Loose leaves from Kenya

Sitting on the shelf in my studio are four stamp albums.  Three of them belonged to my Dad and the other belongs to Helen.  He gave her these albums and I have them all for safekeeping.

The post’s called loose leaves because in Dad’s ‘swops and to be included’ album are a few Kenyan stamps lying loose.  This got me wondering whether they were on the letters I sent Mum shortly before he died in 1994. Maybe I had sent her more afterwards?  I really couldn’t remember.  Perhaps they were meant for Helen’s album that was started in 1990 when we were on sabbatical leave in Durham and my Dad got her interested in collecting stamps?

First, though, I had a good look at the stamps in the Kenya section of my Dad’s ‘world’ album.  This is a good old-fashioned ring bound ‘Liberty Postage Stamp Album’ dating  from the 1950s.  A clue to that comes on page 75 where the section for Kenya, Uganda and Tanganyika describes them as a ’A British Colony and Protectorate in East Africa’.

Title page

Title page

Page 75

Page 75

Dad, being the thrifty person he was, used the old computer printout sheets I had given him on which to attach stamps I sent.  These came on my regular (weekly) letters to him and Mum, I would also include any stamps that I’d saved for him.

Plants and 'specials'

Plants and ‘specials’

It’s quite remarkable to see the stamps that I’d purchased, watched torn off their sheet, then licked and stuck down on an envelope and, lastly, seen being franked on the heavy wooden counter of the post office.  And where were the post offices?

In the early 1980s the main Nairobi post office was located at the top of Kenyatta Avenue.  I vividly remember going there immediately after Helen and Jeannie were born (in Nairobi Hospital) to send telegrams home to Mum and Dad giving them the good news:

’17 Sanctus Road Stop Stratford-Upon-Avon Stop England Stop Helen Elizabeth born 25 Feb Mother and Daughter doing well Stop Rod’

’17 Skipton Road Stop Embsay Stop Skipton-in-Craven Stop England Stop Jean Mary born 10 April Mother and Daughter doing well Stop Rod’

It was there that we bought stamps and posted letters, aerogrammes and Christmas cards.  Parcels from relatives in England were also collected once you’d received the notification that something has arrived – you always hoped there was no duty to pay!

Not surprisingly you can see the franking ‘Nairobi’ on a good number of the stamps.  Another one I expected to see was KenyaWestlands – because we shopped in Westlands regularly and sure enough it’s there – along with Ruiri from the time we lived out on Ruera coffee estate from 1983-5.  They’re both found in the bottom row of flowers stamps.  Elsewhere on these pages you can make out stamps franked Lower Kabete, Malindi, Mombasa and Machakos. In the page below you can see the green Tourmaline 2/- stamp that was always a favourite of mine as was the purple 1/- Amethyst.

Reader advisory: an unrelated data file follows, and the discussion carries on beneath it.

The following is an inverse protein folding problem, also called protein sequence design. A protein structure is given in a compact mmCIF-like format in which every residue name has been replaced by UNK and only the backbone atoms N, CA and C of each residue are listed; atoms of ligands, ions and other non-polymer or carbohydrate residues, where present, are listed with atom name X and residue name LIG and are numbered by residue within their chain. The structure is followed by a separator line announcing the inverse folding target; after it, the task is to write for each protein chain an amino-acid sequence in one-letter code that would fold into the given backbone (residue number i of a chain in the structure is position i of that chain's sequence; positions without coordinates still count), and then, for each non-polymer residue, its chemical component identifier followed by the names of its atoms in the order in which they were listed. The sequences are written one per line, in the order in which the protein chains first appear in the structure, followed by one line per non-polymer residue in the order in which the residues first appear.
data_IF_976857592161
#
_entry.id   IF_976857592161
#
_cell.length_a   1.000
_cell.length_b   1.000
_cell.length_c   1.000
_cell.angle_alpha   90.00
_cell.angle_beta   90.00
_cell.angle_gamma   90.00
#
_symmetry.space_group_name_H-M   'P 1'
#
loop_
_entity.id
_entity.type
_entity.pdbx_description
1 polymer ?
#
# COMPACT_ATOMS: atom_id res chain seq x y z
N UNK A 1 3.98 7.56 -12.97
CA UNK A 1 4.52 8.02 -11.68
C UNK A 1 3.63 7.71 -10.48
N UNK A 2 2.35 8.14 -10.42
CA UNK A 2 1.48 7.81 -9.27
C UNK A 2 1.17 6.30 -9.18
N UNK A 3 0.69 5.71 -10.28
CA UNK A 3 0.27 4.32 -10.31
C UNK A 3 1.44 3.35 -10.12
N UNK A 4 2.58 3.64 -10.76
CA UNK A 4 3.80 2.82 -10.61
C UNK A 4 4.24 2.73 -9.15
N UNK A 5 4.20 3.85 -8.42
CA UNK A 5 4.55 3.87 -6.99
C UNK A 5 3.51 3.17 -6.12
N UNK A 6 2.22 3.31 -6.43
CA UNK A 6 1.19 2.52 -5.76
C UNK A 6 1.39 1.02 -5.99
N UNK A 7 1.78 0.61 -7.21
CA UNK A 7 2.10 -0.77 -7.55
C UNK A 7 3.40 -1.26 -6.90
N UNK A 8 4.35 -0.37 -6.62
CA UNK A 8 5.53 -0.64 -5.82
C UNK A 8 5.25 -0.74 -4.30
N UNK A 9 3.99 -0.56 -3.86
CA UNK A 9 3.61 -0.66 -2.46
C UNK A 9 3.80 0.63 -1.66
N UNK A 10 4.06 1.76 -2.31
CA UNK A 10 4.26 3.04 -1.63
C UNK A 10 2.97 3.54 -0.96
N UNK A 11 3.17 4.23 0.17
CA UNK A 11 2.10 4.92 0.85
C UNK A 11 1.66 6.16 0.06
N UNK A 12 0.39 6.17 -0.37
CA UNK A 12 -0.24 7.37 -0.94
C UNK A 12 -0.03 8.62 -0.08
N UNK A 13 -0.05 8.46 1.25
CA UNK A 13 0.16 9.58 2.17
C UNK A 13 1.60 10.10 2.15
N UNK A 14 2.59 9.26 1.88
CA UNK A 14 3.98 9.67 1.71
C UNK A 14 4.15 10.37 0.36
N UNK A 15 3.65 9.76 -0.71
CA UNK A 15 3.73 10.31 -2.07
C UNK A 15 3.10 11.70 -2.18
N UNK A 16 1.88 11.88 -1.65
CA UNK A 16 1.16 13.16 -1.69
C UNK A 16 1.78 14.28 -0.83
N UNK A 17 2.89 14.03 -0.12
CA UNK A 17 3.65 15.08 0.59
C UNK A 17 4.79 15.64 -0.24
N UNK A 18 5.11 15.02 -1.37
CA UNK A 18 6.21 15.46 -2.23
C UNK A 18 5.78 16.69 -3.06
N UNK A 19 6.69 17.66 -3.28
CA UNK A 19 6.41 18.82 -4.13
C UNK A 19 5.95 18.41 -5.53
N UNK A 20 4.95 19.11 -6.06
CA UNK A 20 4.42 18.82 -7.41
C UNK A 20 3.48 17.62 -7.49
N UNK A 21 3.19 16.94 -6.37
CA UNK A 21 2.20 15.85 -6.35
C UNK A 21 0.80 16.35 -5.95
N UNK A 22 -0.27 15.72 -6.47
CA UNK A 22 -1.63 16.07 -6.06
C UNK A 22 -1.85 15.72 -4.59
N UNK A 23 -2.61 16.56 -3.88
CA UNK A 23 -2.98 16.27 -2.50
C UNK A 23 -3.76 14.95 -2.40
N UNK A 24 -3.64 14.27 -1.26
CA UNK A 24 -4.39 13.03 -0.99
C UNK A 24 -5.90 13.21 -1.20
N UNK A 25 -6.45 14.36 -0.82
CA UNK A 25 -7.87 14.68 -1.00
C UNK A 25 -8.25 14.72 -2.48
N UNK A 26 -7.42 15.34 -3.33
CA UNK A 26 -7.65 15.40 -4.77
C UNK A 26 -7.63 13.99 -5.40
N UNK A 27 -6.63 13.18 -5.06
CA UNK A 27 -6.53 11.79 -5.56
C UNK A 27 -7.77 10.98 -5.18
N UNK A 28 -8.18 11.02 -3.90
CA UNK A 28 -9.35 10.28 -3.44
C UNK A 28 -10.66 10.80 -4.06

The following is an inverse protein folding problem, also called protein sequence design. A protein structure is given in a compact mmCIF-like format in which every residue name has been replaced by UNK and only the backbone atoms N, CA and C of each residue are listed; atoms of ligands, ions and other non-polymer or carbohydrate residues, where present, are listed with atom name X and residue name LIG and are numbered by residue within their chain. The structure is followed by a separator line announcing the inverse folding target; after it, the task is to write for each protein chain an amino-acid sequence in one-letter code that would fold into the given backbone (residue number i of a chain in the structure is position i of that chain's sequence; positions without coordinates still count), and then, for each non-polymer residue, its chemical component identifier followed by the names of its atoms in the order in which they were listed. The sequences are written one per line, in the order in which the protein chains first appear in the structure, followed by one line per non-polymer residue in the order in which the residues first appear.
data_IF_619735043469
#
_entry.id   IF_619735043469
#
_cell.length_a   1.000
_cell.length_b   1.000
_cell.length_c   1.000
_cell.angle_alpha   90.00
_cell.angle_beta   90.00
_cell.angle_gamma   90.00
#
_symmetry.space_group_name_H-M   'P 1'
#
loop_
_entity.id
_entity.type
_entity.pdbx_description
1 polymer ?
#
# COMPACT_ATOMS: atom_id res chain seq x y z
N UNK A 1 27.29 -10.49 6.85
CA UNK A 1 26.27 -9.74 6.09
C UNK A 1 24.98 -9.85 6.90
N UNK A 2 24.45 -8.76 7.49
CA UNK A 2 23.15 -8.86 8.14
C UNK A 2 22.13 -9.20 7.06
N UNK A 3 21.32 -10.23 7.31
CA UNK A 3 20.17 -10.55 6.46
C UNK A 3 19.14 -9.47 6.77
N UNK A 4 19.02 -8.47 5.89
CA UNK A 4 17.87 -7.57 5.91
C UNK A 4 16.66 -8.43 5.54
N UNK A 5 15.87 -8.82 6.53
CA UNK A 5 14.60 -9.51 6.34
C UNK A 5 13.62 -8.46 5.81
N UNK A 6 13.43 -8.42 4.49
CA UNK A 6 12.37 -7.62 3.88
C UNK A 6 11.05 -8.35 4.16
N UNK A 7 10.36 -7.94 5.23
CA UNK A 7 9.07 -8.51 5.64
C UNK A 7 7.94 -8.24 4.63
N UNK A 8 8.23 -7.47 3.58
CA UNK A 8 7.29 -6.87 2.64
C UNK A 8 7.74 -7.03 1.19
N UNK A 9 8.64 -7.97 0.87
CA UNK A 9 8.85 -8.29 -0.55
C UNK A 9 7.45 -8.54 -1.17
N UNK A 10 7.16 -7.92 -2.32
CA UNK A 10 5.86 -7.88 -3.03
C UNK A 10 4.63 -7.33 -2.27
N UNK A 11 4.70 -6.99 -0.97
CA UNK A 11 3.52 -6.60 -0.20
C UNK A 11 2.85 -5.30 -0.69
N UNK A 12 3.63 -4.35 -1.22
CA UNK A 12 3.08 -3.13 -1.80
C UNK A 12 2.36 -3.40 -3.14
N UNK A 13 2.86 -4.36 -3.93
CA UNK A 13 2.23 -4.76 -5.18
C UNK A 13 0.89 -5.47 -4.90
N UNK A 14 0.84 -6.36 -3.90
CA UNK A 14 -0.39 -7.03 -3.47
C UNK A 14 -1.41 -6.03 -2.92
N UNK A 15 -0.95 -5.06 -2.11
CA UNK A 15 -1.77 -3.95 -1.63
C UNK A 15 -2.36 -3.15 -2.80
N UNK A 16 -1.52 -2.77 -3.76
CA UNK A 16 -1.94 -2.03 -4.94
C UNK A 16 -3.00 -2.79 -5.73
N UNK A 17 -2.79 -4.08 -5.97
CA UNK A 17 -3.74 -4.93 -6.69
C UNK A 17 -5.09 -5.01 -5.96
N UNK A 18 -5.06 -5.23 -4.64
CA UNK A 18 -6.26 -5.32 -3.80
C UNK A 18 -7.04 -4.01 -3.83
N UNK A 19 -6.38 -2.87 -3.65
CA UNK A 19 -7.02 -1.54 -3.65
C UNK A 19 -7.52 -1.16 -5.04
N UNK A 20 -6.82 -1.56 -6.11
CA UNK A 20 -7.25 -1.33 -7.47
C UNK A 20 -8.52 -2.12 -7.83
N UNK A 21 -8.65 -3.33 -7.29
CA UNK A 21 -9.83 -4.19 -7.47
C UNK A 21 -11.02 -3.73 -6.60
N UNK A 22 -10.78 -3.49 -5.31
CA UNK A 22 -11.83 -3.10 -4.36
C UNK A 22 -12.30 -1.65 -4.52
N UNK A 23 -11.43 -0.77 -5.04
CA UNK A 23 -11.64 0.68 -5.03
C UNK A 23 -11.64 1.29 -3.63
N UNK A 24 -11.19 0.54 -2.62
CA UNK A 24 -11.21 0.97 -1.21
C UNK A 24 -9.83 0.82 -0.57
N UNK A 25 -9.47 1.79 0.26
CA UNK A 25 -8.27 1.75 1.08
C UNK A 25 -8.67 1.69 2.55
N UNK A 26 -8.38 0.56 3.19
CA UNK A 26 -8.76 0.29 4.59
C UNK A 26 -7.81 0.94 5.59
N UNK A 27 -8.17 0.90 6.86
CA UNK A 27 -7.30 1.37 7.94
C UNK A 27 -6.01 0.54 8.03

Rocks and minerals

Rocks and minerals

The looseleaf stamps almost certainly postdated 1994.   They were probably sent to me in South Africa and I will have sent them on to Mum.  On the 10/- Cinnamon-chested Bea-eater I can make out the Thika postmark so this was probably sent by a Kenyatta University colleague or friend from the coffee estates around there.  The 50/- Yellow-Billed Hornbill is post marked Gigiri so I’m pretty sure this came from Backson Sibanda, a former PhD student,  who was working at the UNEP headquarters there.  Unfortunately I can’t make anything out from the 100/- Hadeda Ibis stamps.

The last stamps are on an aerogramme sent to me on 30 June 1997 by David Roden. He was running the Marich Pass field centre in West Pokot.  I’d recently visited him – it was a memorable trip – and he was writing to acknowledge receipt of the geological reports I had sent.


Aerogrammes had four panels and three folds, you wrote your letter and then folded them up and sealed them with small flaps along the side.  If I remember rightly they were cheaper than letters!

MyCOE/SERVIR programme opening cocktails

Last night we had a small cocktail event on the lawns of the RCMRD centre, Nairobi.  It had been a long, but very interesting, opening day listening to each of the students in the MyCOE/SERVIR programme for East Africa presenting their research proposals. Here are a few pictures from my phone of new colleagues relaxing as the sun went down – I am getting this post up as we start today’s sessions ….

To the MyCOE/SERVIR workshop: Nairobi 9th to 19th December

As I sit here working steadily through the end of year marking there is a carrot dangling ahead.  I will travel to Nairobi soon to attend the MyCOE/SERVIR Fellowship workshop as mentor for one of our students, Natalie Ellis, to take part in a remote sensing and Geographic Information Systems training initiative.  Here’s the press release about the two of us provided by the Association of American Geographers who facilitate the programme. We’re both excited at this prospect: for Natalie it’s her first trip to the ‘real’ Africa and for me it’s a great opportunity to revisit Nairobi and see some Kenyatta University friends and colleagues.

We will be working with Fellows from the DRC, Ethiopia, Kenya, Malawi, Rwanda, South Africa, Sudan, Tanzania and Uganda to develop the use of geography and geographical technologies to develop local capacity and contribute to research development in Eastern and Southern Africa.  The key themes are climate change, food security and agriculture, disasters and hazard management, sustainable landscapes, women and climate change.  There’s plenty more on this at the My Community Our Earth website hosted by the AAG.

We don’t know where we will be staying yet though it’s likely to be near the Kasarani home of the Regional Center for Mapping of Resources for Development.